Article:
“Otis, tell me, what were you doing last night?” Trevor Monroe asked with a sneer.
Otis frowned. Monroe, sixty-nine, seized the silver knob of his walking cane tighter.
“I told you the boy’s mine. Keep your hands off him,” the plantation owner said.
“Yes, sir,” Otis replied with a bow to Monroe. “I assure you, Sir, I have no interest in him.”
Monroe gave his steward a haughty look and walked on. Otis gave him the finger and spat on the ground. He wasn’t interested in men. He liked wide hips and big breasts. He liked Missy, a new import from the Dark Continent. Otis couldn't pronounce her real name, he didn’t speak her language and she didn’t speak his, but it didn’t really matter. Missy had quickly understood what he wanted and that serving him was good for her. Otis smiled. He would have to make up a name for her soon, but he would call her Missy for now.
Otis didn’t mind that Master Monroe liked boys. Monroe had told him that a boy was more like a girl than a man anyway. According to the Bible, there was nothing wrong with his orientation. Monroe showed Otis the relevant passage, John 13:23: Now there was leaning on Jesus’ bosom one of his disciples whom Jesus loved. The words left no doubt and Otis wondered why people didn’t see their true meaning. He didn’t really care, however, what people believed and he guessed that Trevor Monroe was right, in a sense.
What really bothered Otis was that the boy’s mother had died of pneumonia. Master Monroe claimed she had picked up the disease in Africa. He claimed that whatever sickness befell a slave originated from the Dark Continent. If true, Otis mused, then Africa was a widely plagued area. Anyway, the woman had died, leaving her ten-year-old son Boy behind, unprotected and at the mercy of his master. Everybody knew that Master Monroe had an interest in the boy. It was wrong in Otis’ eyes, not because of Monroe’s orientation or the age of the boy, mind you, it wasn’t his business, but everybody knew that Trevor Monroe had fathered the boy. This very fact was a shame to Otis' eyes because the relationship was a case of incest. Otis loathed incest. The mere thought of it made him feel sick. Otis felt he needed to do something to whitewash the shame, something acceptable to God, something big probably, something that would please Him.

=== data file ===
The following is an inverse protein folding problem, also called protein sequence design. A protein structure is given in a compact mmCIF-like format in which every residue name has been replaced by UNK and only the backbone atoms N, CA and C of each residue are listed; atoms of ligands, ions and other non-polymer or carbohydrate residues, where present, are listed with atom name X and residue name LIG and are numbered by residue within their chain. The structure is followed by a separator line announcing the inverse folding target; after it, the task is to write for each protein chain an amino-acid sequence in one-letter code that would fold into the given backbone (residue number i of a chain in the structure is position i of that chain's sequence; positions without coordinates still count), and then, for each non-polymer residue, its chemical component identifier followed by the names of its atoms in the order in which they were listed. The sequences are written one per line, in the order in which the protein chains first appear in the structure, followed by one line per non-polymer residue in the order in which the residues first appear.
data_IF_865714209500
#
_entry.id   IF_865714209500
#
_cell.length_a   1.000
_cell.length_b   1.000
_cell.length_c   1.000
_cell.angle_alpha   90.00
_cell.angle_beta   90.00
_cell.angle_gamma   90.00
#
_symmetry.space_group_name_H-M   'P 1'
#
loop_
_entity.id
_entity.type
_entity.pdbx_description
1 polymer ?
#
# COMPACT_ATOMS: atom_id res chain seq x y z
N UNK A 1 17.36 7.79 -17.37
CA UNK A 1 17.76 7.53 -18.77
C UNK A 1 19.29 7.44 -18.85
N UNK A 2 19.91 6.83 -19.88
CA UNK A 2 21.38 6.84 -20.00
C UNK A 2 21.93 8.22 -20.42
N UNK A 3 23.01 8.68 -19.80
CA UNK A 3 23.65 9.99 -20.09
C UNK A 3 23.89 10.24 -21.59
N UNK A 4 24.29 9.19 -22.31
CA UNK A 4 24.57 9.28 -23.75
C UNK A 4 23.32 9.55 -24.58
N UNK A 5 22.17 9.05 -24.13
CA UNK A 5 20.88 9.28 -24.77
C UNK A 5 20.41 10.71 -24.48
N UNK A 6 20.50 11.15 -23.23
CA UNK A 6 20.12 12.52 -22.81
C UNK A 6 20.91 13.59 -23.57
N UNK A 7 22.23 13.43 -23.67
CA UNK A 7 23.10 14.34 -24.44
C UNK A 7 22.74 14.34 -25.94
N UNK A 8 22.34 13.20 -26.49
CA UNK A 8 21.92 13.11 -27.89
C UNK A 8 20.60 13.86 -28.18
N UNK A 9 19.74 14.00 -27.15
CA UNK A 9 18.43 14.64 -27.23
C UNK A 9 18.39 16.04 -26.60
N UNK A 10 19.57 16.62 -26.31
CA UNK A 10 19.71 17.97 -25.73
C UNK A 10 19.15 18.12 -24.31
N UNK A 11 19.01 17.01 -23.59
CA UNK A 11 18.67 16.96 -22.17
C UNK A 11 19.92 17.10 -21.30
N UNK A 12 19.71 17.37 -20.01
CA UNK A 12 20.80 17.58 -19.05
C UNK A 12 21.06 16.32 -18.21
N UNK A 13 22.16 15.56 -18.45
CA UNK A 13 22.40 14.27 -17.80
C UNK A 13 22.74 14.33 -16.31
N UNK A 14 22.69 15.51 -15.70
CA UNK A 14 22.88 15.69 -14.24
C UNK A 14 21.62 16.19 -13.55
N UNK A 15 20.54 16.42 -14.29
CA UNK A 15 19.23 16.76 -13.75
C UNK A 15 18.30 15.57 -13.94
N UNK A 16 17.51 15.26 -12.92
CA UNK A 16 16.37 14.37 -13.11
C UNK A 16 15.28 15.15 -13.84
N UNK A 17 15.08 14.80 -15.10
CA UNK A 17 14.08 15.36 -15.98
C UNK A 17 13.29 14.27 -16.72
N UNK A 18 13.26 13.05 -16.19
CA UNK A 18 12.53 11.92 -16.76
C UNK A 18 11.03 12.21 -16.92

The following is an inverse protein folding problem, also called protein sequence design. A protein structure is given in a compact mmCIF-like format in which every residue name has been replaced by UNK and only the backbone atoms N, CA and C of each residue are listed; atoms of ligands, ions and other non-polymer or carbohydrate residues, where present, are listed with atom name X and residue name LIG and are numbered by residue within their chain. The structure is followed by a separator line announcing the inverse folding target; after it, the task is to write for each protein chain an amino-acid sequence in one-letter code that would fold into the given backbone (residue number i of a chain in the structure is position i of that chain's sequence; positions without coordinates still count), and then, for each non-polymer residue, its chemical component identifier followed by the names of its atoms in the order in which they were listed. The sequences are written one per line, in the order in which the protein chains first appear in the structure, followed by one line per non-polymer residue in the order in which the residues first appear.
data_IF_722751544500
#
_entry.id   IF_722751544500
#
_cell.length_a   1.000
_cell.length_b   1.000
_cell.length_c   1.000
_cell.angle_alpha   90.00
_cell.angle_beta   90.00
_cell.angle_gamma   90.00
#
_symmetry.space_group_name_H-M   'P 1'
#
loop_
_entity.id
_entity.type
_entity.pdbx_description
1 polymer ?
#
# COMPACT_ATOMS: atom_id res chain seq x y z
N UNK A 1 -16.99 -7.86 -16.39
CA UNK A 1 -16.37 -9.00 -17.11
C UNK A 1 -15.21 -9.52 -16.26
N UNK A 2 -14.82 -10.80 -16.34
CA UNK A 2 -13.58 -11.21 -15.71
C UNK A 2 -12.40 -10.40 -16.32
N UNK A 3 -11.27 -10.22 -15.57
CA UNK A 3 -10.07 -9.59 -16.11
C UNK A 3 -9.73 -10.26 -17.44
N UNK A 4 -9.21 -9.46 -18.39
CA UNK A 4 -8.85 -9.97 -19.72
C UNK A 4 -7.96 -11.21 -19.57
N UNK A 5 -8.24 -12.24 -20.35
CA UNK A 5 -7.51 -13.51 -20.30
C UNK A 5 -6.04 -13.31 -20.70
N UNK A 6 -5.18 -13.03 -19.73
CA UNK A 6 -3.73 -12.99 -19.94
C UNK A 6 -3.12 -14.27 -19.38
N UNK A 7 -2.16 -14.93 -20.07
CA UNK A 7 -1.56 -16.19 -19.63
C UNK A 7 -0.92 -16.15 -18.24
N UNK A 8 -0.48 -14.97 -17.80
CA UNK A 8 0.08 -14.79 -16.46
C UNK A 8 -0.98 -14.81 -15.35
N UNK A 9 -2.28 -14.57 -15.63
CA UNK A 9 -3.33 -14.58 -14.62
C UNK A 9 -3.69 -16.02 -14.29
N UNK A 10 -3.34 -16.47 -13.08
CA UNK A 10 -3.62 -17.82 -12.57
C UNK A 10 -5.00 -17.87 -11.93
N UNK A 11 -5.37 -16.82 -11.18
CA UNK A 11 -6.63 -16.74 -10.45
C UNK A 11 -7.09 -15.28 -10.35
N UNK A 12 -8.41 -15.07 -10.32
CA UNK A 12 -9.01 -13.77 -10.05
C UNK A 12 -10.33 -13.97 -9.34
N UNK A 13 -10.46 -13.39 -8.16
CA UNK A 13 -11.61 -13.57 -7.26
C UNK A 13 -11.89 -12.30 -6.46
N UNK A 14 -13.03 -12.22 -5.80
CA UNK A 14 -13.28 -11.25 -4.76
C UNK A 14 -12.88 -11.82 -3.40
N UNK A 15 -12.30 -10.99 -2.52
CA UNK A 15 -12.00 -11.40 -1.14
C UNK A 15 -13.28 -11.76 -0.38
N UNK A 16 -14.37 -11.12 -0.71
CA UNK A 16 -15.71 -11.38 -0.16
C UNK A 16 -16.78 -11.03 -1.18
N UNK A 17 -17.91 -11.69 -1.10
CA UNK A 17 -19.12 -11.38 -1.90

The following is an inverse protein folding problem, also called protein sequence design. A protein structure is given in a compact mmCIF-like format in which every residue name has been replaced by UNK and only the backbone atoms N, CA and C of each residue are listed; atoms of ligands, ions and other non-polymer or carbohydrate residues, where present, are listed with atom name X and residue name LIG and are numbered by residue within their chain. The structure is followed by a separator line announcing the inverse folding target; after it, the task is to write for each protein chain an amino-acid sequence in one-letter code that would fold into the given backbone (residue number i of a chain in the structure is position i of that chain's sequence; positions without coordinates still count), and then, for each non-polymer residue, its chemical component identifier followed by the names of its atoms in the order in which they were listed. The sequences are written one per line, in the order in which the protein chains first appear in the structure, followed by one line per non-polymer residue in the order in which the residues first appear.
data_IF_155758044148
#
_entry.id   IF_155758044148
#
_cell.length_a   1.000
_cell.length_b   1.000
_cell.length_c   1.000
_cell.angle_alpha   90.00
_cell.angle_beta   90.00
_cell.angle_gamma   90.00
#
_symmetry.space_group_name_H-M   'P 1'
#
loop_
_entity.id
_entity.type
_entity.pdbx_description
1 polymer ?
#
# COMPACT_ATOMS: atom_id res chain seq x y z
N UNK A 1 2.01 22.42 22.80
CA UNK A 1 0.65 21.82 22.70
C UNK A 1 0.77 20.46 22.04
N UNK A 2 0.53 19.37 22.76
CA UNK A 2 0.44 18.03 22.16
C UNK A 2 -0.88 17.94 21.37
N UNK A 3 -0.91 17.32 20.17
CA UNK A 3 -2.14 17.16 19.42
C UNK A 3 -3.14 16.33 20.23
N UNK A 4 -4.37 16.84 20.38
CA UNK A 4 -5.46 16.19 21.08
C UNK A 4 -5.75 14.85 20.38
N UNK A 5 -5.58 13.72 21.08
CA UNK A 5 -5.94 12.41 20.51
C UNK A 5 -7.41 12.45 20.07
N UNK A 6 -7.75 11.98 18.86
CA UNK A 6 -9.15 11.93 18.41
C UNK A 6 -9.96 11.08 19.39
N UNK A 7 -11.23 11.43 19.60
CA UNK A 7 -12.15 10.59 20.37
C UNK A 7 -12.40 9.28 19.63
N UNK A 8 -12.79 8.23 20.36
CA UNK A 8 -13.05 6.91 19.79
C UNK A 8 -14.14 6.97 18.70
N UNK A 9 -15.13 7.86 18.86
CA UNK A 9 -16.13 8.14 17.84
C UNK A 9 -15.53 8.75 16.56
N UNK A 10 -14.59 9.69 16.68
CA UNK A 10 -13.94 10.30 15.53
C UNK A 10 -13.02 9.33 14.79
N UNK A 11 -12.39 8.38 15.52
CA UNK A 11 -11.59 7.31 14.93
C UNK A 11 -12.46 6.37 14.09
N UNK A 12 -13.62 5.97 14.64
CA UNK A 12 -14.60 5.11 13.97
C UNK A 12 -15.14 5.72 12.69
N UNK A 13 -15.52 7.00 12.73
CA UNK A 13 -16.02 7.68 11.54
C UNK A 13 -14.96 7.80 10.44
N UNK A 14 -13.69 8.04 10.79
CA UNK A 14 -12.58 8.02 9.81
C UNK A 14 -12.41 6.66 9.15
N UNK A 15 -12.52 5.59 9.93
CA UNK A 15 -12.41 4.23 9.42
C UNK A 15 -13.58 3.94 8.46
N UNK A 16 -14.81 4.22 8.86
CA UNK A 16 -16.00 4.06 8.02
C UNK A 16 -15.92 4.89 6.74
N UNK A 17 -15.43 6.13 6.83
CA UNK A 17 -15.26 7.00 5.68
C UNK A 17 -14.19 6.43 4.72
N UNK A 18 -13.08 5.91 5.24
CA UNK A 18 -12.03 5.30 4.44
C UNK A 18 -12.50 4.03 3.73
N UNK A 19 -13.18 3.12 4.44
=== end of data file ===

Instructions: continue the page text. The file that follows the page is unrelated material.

Otis entered the place where the farm factories were located. Three workers were piling up deadwood to fire the engines. The sight made Otis think of a bonfire, a pyre with purgatory flames. A passage from the Bible came to his mind. Gen 22:2: And he said, Take now thy son, thine only son Isaac, whom thou lovest, and offer him there for a burnt offering upon one of the mountains. The meaning of the scripture passage left no doubt either. Otis was thinking.
He stopped pondering at night when he was leaning on Missy’s bosom. God had saved his son Jesus and God had saved Abraham’s son. An act of faith was the solution. Otis sat up. Missy looked at him from under her lashes and let out a grunt. Otis ignored her. He grabbed his clothes, dressed and hastened towards the farm buildings, leaving Missy in the field where they had met. He felt the urge to act quickly but then he forced himself to slow down. He needed a well-thought-out plan.
Otis stopped in front of the deadwood pile, thinking. An accident when firing the engines could easily set the farm factories on fire. A burnt bone would provide evidence for the boy’s death. But how could it be done? The solution was simple. The thought of the implications, however, made Otis feel sick. He took a deep breath to fight the unpleasant feeling. He clearly had to face a trial and he wanted to do something big to whitewash the shame. His courage, however, faded the following morning and Otis refused to think of what he now thought was a blasphemous plan.